Q&A with Adam Ham, executive director and entertainment and media specialist for the Global Creative & Media Agency (GCMA).

Malaysia’s Adam Ham is among a new generation of global media executives who are multilingual and trans-continental in background, education and more importantly, their visions of the future. In this Q&A, Ham talks about how Malaysia and Asia are contributing to the future of a multi-ethnic and multicultural global media society.

 Q. You are Malaysian but you have, in fact, travelled and lived abroad quite a bit. What’s that about?

 A. I must thank my parents for giving me an interesting foundation in life. My father was a diplomat posted to Japan for almost two decades, so I was brought up in a diplomatic environment in Tokyo. By the time I went to university in the US, I already had several languages—English, Japanese, Chinese and several local dialects --under my belt.

 Q. But you chose to stay in the US after university for a few years?

 A. That’s right. After graduating from the University of Western Michigan, I took positions in several US firms that gave me branding and marketing skills and a good understanding of the knowledge economy. They also gave me a unique perspective on how creativity in the media world could be a force for economic growth in Malaysia and Asia as a whole.

 Q. And you brought it all back to Malaysia?

 A. When I returned to Malaysia, I was immediately brought on board to work with the Multimedia Development Corporation (MDeC), a high-powered Malaysian government agency aimed at promoting creative content in the multimedia industry in Malaysia. Then a year ago, I left to found the Global Creative And Media Agency (GCMA). Our agency works closely with various departments of the Malaysian government but also with other clients in Malaysia and the Asian region.

 Q. The idea was GMCA would be a liaison between public and private entities?

 A. Our aim was to help accelerate the growth of the entertainment side of the media industry and to encourage and help Malaysian companies attend key international trade markets events such as MIPCOM, Marche du Film, HK Filmart and ATF, among others. The plan was to focus on producing quality local content but with stories that would be universally relevant, inside and outside of Malaysia. The key to this strategy also was an increase in international co-productions as well as investment opportunities.

 Q So what’s the scorecard? How close have you come to meeting your goals over the last year?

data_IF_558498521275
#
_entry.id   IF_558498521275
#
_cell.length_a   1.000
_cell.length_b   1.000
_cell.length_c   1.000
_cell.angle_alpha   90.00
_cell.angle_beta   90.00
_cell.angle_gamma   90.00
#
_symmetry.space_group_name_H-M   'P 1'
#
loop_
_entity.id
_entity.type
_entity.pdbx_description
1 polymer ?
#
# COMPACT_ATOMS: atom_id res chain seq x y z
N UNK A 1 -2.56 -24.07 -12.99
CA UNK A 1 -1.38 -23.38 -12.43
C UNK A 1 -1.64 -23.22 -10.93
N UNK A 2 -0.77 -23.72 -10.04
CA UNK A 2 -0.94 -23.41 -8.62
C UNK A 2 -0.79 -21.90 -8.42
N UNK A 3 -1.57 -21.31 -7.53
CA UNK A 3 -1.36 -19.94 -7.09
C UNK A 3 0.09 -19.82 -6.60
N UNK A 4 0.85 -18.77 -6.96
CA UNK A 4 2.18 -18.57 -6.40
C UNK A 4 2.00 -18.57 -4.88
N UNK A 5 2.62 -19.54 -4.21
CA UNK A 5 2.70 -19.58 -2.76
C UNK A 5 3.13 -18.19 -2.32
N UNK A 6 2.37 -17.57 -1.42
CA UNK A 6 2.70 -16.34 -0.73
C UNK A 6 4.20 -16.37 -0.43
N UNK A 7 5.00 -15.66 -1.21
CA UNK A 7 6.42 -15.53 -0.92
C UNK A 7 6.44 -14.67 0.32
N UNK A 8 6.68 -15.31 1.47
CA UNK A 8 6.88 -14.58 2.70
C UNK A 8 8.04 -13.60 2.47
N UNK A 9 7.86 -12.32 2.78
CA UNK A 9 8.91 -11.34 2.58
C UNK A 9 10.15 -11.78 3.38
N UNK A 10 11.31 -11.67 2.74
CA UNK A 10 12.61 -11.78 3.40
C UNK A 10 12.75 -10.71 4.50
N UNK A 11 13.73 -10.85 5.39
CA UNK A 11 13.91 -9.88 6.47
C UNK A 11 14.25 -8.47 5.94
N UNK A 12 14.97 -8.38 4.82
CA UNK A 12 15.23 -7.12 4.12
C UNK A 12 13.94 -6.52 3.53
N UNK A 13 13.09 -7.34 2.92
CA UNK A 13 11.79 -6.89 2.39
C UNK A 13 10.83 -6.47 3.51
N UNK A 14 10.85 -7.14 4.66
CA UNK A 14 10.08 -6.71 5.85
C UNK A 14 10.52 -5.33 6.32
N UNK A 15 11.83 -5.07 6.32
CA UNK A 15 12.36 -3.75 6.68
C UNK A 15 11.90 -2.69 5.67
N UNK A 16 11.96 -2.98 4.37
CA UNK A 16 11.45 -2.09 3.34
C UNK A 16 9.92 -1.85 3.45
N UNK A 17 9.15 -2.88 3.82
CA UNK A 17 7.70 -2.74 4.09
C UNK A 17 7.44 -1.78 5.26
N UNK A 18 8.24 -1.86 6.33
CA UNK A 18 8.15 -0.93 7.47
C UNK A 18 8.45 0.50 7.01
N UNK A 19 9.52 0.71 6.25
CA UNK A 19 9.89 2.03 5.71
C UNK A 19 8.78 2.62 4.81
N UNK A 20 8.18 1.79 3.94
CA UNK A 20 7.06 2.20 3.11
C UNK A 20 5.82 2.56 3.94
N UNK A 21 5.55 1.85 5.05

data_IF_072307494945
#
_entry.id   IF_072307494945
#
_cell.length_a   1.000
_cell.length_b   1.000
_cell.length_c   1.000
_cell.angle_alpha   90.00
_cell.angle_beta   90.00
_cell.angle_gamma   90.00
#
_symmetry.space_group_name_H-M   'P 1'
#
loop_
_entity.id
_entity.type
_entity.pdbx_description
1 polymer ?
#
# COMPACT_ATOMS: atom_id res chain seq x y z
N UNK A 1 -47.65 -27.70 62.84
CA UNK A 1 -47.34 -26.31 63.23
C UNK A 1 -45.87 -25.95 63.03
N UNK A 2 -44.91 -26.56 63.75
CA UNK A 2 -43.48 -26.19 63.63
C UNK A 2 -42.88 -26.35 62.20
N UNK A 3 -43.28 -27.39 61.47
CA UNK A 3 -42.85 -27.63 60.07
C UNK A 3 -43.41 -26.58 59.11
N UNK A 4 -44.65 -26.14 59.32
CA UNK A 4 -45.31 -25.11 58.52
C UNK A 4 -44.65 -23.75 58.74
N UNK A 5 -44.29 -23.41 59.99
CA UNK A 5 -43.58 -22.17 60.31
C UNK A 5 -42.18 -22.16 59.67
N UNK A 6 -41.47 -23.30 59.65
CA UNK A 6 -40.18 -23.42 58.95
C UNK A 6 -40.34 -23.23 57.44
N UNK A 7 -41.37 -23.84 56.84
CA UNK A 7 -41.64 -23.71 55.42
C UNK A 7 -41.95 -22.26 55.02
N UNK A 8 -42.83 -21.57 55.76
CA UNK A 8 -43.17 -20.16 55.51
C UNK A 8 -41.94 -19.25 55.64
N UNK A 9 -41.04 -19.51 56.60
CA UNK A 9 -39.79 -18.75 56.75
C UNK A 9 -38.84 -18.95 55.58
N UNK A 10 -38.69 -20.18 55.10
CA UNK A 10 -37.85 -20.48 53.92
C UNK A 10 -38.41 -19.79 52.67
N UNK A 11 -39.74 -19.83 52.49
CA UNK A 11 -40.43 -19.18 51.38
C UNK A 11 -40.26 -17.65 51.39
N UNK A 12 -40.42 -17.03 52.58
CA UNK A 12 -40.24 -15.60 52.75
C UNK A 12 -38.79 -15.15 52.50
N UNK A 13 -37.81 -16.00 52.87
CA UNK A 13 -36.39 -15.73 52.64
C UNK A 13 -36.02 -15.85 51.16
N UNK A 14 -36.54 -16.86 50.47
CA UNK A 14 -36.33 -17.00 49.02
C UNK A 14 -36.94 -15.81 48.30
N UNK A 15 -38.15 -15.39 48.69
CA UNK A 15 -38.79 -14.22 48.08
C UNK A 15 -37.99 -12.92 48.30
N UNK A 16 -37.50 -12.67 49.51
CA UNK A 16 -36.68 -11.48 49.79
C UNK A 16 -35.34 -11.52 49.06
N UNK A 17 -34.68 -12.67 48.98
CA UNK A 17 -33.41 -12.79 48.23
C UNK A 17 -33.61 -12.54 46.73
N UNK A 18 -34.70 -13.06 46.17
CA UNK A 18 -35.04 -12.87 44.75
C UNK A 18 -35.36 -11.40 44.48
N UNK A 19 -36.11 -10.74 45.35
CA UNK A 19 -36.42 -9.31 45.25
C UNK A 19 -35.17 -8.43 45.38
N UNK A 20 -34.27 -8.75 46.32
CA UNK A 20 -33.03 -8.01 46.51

A. We’ve done very well. In the last year Malaysian companies have signed co-production deals with Korea, India, Hong Kong, New Zealand, and the US. Just this week Multicom Entertainment announced it would be bringing the fruits of one of those co-production deals between Malaysia’s Mirayi and Korean Studio W. Baba to MIPCOM. Most of our co-productions have been animation TV series but more recently Apparat in Malaysia and Convergence Entertainment in the US co-produced a live action film that was picked up by Universal Pictures. Malaysia’s new animation studio Third Rock Creation’s recent production Cingkus Blues has been aired on Nickelodeon's Southeast Asia channel.

 Q. What about the trade missions?

 A. Yes, they have proved a key stepping stone in our strategy.  We’ve fulfilled a brief to create marketing campaigns and coordinate key international trade missions for the Malaysian TV and film market in partnership with the Malaysian government. In 2011, we facilitated eight trade missions and we have 14 trade missions on the calendar this year alone that we are involved in helping coordinate. So I’d say, all in all, it’s not a bad record for the first year up and running.

 Q. Malaysia portrays itself as a multi-ethnic inclusive society. How do you see that as contributing to creativity in the media industry?

 A. Malaysia’s rich creative talent pool comes out of a multi-ethnic community that includes Malays, Chinese, Indian and other ethnic groups as well. So apart from English and the indigenous languages spoken by most Malays, there is a growing proficiency in Japanese and Korean. All of this means that studios in Malaysia are able to create local multi-ethnic stories with universal themes that are very exportable to the world. Inspidea's Boo & Me, Animasia Studio's Fairy Tales Of The Orient, Les' Copaque's Upin & Ipin and Animonsta's BoBoiBoy are all good examples of this.